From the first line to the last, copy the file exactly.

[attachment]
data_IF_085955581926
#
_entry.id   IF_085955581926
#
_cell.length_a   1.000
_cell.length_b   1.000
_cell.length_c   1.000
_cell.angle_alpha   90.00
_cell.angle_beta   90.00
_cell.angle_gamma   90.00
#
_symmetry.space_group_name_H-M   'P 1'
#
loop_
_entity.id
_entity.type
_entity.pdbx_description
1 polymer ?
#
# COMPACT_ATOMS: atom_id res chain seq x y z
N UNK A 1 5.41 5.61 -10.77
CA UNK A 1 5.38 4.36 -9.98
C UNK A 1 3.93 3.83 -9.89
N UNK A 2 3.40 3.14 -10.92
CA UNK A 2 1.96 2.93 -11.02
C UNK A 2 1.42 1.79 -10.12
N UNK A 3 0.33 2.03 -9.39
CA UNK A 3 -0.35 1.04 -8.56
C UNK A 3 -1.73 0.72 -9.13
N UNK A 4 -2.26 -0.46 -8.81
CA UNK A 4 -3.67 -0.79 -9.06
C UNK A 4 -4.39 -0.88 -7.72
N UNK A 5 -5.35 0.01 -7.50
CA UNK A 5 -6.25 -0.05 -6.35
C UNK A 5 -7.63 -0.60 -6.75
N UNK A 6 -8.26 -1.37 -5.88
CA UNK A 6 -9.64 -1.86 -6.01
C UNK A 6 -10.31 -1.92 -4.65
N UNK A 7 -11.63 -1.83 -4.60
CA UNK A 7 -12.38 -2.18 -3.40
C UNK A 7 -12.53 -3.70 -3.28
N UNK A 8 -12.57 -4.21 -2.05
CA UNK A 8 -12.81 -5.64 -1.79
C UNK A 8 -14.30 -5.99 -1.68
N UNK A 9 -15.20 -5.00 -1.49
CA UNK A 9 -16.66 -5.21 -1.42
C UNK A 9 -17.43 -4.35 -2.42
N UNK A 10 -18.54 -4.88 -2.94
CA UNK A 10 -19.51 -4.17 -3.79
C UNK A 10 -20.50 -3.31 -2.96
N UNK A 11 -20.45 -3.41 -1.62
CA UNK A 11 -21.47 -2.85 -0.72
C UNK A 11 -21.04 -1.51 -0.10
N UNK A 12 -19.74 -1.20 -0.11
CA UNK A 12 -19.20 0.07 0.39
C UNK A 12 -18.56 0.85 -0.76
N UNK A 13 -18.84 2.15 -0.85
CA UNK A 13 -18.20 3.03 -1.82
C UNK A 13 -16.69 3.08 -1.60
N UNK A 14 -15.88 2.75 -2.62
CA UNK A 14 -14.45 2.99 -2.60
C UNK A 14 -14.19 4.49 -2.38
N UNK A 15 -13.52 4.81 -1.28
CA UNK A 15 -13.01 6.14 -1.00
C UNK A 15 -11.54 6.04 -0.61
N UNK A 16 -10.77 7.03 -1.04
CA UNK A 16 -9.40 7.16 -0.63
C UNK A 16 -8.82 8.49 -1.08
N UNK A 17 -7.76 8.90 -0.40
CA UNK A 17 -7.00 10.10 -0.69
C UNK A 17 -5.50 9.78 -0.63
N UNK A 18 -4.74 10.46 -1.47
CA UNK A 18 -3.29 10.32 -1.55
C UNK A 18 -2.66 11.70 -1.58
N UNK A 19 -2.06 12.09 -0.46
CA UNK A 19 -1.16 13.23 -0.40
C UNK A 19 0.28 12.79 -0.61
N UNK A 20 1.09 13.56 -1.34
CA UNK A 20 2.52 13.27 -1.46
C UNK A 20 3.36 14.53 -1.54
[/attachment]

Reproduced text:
data_IF_085955581926
#
_entry.id   IF_085955581926
#
_cell.length_a   1.000
_cell.length_b   1.000
_cell.length_c   1.000
_cell.angle_alpha   90.00
_cell.angle_beta   90.00
_cell.angle_gamma   90.00
#
_symmetry.space_group_name_H-M   'P 1'
#
loop_
_entity.id
_entity.type
_entity.pdbx_description
1 polymer ?
#
# COMPACT_ATOMS: atom_id res chain seq x y z
N UNK A 1 5.41 5.61 -10.77
CA UNK A 1 5.38 4.36 -9.98
C UNK A 1 3.93 3.83 -9.89
N UNK A 2 3.40 3.14 -10.92
CA UNK A 2 1.96 2.93 -11.02
C UNK A 2 1.42 1.79 -10.12
N UNK A 3 0.33 2.03 -9.39
CA UNK A 3 -0.35 1.04 -8.56
C UNK A 3 -1.73 0.72 -9.13
N UNK A 4 -2.26 -0.46 -8.81
CA UNK A 4 -3.67 -0.79 -9.06
C UNK A 4 -4.39 -0.88 -7.72
N UNK A 5 -5.35 0.01 -7.50
CA UNK A 5 -6.25 -0.05 -6.35
C UNK A 5 -7.63 -0.60 -6.75
N UNK A 6 -8.26 -1.37 -5.88
CA UNK A 6 -9.64 -1.86 -6.01
C UNK A 6 -10.31 -1.92 -4.65
N UNK A 7 -11.63 -1.83 -4.60
CA UNK A 7 -12.38 -2.18 -3.40
C UNK A 7 -12.53 -3.70 -3.28
N UNK A 8 -12.57 -4.21 -2.05
CA UNK A 8 -12.81 -5.64 -1.79
C UNK A 8 -14.30 -5.99 -1.68
N UNK A 9 -15.20 -5.00 -1.49
CA UNK A 9 -16.66 -5.21 -1.42
C UNK A 9 -17.43 -4.35 -2.42
N UNK A 10 -18.54 -4.88 -2.94
CA UNK A 10 -19.51 -4.17 -3.79
C UNK A 10 -20.50 -3.31 -2.96
N UNK A 11 -20.45 -3.41 -1.62
CA UNK A 11 -21.47 -2.85 -0.72
C UNK A 11 -21.04 -1.51 -0.10
N UNK A 12 -19.74 -1.20 -0.11
CA UNK A 12 -19.20 0.07 0.39
C UNK A 12 -18.56 0.85 -0.76
N UNK A 13 -18.84 2.15 -0.85
CA UNK A 13 -18.20 3.03 -1.82
C UNK A 13 -16.69 3.08 -1.60
N UNK A 14 -15.88 2.75 -2.62
CA UNK A 14 -14.45 2.99 -2.60
C UNK A 14 -14.19 4.49 -2.38
N UNK A 15 -13.52 4.81 -1.28
CA UNK A 15 -13.01 6.14 -1.00
C UNK A 15 -11.54 6.04 -0.61
N UNK A 16 -10.77 7.03 -1.04
CA UNK A 16 -9.40 7.16 -0.63
C UNK A 16 -8.82 8.49 -1.08
N UNK A 17 -7.76 8.90 -0.40
CA UNK A 17 -7.00 10.10 -0.69
C UNK A 17 -5.50 9.78 -0.63
N UNK A 18 -4.74 10.46 -1.47
CA UNK A 18 -3.29 10.32 -1.55
C UNK A 18 -2.66 11.70 -1.58
N UNK A 19 -2.06 12.09 -0.46
CA UNK A 19 -1.16 13.23 -0.40
C UNK A 19 0.28 12.79 -0.61
N UNK A 20 1.09 13.56 -1.34
CA UNK A 20 2.52 13.27 -1.46
C UNK A 20 3.36 14.53 -1.54